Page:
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Observatory for the Protection of Human Rights Defenders Annual Report 2007 - Equatorial Guinea

Publisher International Federation for Human Rights
Author Observatory for the Protection of Human Rights Defenders
Publication Date 19 June 2008
Cite as International Federation for Human Rights, Observatory for the Protection of Human Rights Defenders Annual Report 2007 - Equatorial Guinea, 19 June 2008, available at: [accessed 22 November 2017]
DisclaimerThis is not a UNHCR publication. UNHCR is not responsible for, nor does it necessarily endorse, its content. Any views expressed are solely those of the author or publisher and do not necessarily reflect those of UNHCR, the United Nations or its Member States.

Political context

Despite the 1991 Constitution that legalised the multiparty system, the Democratic Party of Equatorial Guinea (Partido Democrático de Guinea Ecuatorial) maintained its hegemony over the country, whose economy is based on substantial oil resources. Symbolically, on December 31, 2007, in his end of year speech, President Obiang Nguema Mbasogo, while speaking about the parliamentary elections scheduled for March 2008, asked parties for "transparency, legality, nationalism, and consensus with the Government to prove their political maturity to international public opinion and to avoid absurd interventions by those who believe themselves the masters of democracy". This intervention reveals the insincerity of public statements calling for the return of exiles with promises of tolerance and reintegration in the country.

In addition, the Concluding Observations of the United Nations Human Rights Committee, which had reviewed the situation in the country in the absence of a report in 2004 – no report has been submitted since 1988 despite State obligations – remained on the agenda. The Committee expressed its concern over the systematic use of torture and ill-treatment by law enforcement officials, as well as arbitrary detentions, including those in quasi-illegal detention centres.1 The judiciary is also characterised by a complete lack of independence. If a law has since been passed in 2006 to prevent, prohibit and punish torture, it seems to be largely ignored.2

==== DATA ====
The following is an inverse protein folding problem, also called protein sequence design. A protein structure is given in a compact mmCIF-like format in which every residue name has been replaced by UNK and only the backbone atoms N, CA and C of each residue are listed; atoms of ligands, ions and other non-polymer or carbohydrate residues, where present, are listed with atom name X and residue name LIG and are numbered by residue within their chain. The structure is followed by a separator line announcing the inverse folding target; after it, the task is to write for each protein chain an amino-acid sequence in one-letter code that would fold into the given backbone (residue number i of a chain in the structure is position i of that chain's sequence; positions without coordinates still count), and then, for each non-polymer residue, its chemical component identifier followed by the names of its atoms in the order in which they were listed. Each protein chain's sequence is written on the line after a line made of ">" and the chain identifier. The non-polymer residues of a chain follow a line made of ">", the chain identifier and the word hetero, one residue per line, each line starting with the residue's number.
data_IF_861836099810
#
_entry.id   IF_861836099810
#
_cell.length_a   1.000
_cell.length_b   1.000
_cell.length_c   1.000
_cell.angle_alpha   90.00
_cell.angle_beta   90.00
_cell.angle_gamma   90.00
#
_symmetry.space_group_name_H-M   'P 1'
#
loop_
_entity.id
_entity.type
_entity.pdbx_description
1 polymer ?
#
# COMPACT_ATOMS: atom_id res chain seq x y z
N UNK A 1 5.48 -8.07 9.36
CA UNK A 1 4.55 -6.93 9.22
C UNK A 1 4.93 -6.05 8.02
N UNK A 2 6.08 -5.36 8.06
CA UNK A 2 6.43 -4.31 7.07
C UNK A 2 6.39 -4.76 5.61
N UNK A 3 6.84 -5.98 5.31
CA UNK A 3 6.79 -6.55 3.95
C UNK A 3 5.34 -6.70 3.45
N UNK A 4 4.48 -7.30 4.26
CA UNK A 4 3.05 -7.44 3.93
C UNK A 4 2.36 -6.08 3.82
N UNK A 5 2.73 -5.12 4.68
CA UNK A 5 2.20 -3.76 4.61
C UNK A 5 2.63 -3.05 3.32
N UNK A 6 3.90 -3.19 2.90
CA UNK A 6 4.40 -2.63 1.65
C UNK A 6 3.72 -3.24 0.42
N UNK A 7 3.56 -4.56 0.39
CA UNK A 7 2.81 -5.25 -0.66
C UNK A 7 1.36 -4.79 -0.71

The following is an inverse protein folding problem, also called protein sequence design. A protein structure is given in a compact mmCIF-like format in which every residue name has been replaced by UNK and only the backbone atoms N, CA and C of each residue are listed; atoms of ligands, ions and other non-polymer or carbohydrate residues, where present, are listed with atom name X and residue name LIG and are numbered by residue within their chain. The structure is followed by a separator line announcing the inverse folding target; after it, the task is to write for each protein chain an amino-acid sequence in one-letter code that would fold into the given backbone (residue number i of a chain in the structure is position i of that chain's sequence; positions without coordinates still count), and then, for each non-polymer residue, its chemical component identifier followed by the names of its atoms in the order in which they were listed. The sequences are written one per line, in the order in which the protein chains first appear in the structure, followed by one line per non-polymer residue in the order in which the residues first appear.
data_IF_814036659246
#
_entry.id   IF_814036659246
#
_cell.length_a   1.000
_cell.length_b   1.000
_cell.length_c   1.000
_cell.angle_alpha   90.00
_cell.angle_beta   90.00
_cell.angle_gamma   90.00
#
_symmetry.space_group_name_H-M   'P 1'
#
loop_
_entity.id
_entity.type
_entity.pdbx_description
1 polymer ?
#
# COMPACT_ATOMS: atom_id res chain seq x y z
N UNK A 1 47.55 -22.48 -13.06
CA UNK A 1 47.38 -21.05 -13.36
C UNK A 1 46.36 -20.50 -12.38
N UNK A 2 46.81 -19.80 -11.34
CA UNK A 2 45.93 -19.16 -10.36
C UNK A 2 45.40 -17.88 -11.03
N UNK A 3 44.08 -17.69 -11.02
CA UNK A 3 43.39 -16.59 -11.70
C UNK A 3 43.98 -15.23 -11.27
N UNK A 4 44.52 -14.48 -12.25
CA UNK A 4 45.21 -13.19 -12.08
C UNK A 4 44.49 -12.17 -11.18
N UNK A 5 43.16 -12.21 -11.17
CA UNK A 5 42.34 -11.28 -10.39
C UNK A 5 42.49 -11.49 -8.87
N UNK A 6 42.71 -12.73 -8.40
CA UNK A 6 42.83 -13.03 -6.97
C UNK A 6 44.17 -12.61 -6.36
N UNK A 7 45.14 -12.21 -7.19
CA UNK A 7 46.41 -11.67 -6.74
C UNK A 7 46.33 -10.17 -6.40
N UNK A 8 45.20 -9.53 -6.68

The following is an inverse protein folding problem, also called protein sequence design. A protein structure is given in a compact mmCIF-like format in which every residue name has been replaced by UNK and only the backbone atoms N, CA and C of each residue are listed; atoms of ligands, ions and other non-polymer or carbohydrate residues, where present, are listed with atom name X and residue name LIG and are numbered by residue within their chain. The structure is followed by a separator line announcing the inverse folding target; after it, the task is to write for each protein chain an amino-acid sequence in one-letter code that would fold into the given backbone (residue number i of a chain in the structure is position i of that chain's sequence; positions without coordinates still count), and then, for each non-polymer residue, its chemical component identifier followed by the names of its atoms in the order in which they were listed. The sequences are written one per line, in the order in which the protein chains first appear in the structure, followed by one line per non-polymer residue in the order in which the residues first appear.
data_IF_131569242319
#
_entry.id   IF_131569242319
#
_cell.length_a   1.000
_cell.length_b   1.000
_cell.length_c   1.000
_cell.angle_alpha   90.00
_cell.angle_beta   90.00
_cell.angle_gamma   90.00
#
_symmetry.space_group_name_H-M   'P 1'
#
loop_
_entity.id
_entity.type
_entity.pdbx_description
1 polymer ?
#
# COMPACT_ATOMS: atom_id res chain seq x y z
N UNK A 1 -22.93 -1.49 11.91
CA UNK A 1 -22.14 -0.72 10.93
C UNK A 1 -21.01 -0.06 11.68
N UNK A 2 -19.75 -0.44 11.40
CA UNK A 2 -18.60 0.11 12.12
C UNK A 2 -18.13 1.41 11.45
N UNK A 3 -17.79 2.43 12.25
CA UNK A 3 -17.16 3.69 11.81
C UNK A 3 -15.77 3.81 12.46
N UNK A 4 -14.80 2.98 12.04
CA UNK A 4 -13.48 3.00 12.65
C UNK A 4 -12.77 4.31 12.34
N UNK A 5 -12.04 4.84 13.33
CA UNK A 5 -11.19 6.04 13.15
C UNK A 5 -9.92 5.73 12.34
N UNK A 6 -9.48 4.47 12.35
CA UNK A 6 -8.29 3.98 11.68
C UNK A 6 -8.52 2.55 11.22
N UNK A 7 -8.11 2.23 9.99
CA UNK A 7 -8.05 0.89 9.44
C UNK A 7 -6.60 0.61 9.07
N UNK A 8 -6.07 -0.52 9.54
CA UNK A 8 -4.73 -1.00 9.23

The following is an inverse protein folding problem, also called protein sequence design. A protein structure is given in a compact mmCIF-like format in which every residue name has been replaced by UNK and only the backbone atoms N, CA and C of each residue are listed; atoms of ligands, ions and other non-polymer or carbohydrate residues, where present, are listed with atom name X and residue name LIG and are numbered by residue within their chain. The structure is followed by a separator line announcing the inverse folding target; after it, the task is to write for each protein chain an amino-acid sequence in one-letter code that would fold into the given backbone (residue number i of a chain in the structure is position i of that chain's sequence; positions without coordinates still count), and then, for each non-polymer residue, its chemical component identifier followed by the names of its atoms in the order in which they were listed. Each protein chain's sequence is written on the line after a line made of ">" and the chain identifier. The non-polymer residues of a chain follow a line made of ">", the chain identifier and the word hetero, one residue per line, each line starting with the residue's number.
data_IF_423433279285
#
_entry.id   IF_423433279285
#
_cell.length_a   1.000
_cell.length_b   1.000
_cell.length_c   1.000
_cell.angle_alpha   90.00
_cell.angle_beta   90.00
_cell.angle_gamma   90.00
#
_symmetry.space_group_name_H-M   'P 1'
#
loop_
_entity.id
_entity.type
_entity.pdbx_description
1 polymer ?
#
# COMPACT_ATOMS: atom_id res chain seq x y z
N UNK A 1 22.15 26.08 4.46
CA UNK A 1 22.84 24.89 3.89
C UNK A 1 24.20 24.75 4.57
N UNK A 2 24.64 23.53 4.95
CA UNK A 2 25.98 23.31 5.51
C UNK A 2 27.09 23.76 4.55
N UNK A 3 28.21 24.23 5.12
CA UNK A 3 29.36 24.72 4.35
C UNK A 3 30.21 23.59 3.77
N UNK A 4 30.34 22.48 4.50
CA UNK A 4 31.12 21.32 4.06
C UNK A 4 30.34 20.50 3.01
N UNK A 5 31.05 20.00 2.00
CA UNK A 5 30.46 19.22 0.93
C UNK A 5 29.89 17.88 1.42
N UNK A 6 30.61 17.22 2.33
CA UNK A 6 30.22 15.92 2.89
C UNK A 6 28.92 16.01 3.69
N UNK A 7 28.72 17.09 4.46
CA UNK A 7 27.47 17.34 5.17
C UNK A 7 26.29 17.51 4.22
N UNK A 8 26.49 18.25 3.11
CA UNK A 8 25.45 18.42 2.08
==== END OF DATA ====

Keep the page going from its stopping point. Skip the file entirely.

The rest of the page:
A total lack of freedom for defenders, particularly trade unionists

Despite the ratification of ILO Conventions on freedom of association, the Government has not submitted a report since 1998, does not recognize independent unions and denies them registration. For example, the Trade Union of Workers of Equatorial Guinea (Unión Sindical de Trabajadores de Guinea Ecuatorial) is obliged to carry out its activities underground, and the Independent Union of services (Sindica to Independiente de Servicios) could not be regularised because the Government is opposed to the word "independent". This situation renders any denunciation of working conditions impossible.

The Observatory for the Protection of Human Rights Defenders is a joint programme of the World Organisation Against Torture (OMCT) and the International Federation of Human Rights (FIDH).

1 See the Concluding Observations on the situation of civil and political rights in Equatorial Guinea by the United Nations Committee on Human Rights, UN document CCPR/CO/79/GNQ, August 13, 2004.

2 See Law n° 6/2006, adopted on November 2, 2006.

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